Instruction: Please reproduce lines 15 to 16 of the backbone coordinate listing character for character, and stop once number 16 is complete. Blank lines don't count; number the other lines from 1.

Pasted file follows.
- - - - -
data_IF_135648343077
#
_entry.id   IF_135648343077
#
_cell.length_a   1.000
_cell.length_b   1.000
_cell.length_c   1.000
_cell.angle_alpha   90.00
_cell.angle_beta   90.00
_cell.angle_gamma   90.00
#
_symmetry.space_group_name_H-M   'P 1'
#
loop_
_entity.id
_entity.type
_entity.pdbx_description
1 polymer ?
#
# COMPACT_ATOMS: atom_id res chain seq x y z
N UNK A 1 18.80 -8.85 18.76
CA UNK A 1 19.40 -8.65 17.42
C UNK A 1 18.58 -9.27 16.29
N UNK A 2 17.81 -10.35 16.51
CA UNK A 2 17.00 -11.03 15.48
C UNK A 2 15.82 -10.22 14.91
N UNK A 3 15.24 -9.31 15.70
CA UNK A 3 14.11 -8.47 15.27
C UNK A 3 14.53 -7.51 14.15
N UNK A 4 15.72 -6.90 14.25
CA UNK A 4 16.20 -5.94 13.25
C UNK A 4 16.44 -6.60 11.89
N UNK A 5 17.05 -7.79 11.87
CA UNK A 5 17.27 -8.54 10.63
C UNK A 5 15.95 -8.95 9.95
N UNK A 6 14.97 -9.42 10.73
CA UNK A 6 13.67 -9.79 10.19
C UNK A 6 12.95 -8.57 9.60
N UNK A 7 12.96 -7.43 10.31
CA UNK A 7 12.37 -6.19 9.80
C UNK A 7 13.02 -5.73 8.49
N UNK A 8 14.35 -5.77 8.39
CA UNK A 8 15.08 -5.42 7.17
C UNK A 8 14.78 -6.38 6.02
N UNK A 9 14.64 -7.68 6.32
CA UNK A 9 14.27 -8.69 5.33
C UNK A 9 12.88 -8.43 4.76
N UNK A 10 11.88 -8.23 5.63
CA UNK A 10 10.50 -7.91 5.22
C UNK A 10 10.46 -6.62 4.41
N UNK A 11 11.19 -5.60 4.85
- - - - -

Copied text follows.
_entity.id
_entity.type